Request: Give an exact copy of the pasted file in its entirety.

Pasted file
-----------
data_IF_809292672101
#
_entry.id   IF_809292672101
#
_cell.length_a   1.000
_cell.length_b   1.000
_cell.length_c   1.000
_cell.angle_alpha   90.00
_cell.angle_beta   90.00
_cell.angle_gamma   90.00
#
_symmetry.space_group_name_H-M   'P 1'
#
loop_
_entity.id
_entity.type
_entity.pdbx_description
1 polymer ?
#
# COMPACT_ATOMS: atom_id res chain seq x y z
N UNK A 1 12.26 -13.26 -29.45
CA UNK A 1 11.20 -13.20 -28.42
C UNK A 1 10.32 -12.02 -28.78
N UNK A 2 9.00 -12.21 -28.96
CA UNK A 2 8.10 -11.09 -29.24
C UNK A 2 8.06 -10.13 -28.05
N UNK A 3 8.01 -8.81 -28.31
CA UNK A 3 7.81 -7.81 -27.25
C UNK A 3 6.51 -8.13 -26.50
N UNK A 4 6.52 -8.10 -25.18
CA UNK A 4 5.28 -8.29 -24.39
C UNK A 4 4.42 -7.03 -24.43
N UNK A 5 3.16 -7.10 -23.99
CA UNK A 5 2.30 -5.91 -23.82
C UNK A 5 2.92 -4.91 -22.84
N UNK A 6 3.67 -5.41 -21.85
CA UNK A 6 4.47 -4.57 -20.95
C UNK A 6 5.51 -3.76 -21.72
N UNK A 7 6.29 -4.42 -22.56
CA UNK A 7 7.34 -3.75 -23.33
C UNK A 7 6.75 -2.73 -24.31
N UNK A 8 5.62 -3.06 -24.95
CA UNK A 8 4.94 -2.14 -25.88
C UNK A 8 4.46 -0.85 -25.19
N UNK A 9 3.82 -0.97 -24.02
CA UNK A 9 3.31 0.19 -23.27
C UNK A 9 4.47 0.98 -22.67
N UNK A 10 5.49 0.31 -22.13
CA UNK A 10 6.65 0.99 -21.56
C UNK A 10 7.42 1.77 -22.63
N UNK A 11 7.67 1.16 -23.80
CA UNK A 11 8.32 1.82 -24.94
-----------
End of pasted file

data_IF_809292672101
#
_entry.id   IF_809292672101
#
_cell.length_a   1.000
_cell.length_b   1.000
_cell.length_c   1.000
_cell.angle_alpha   90.00
_cell.angle_beta   90.00
_cell.angle_gamma   90.00
#
_symmetry.space_group_name_H-M   'P 1'
#
loop_
_entity.id
_entity.type
_entity.pdbx_description
1 polymer ?
#
# COMPACT_ATOMS: atom_id res chain seq x y z
N UNK A 1 12.26 -13.26 -29.45
CA UNK A 1 11.20 -13.20 -28.42
C UNK A 1 10.32 -12.02 -28.78
N UNK A 2 9.00 -12.21 -28.96
CA UNK A 2 8.10 -11.09 -29.24
C UNK A 2 8.06 -10.13 -28.05
N UNK A 3 8.01 -8.81 -28.31
CA UNK A 3 7.81 -7.81 -27.25
C UNK A 3 6.51 -8.13 -26.50
N UNK A 4 6.52 -8.10 -25.18
CA UNK A 4 5.28 -8.29 -24.39
C UNK A 4 4.42 -7.03 -24.43
N UNK A 5 3.16 -7.10 -23.99
CA UNK A 5 2.30 -5.91 -23.82
C UNK A 5 2.92 -4.91 -22.84
N UNK A 6 3.67 -5.41 -21.85
CA UNK A 6 4.47 -4.57 -20.95
C UNK A 6 5.51 -3.76 -21.72
N UNK A 7 6.29 -4.42 -22.56
CA UNK A 7 7.34 -3.75 -23.33
C UNK A 7 6.75 -2.73 -24.31
N UNK A 8 5.62 -3.06 -24.95
CA UNK A 8 4.94 -2.14 -25.88
C UNK A 8 4.46 -0.85 -25.19
N UNK A 9 3.82 -0.97 -24.02
CA UNK A 9 3.31 0.19 -23.27
C UNK A 9 4.47 0.98 -22.67
N UNK A 10 5.49 0.31 -22.13
CA UNK A 10 6.65 0.99 -21.56
C UNK A 10 7.42 1.77 -22.63
N UNK A 11 7.67 1.16 -23.80
CA UNK A 11 8.32 1.82 -24.94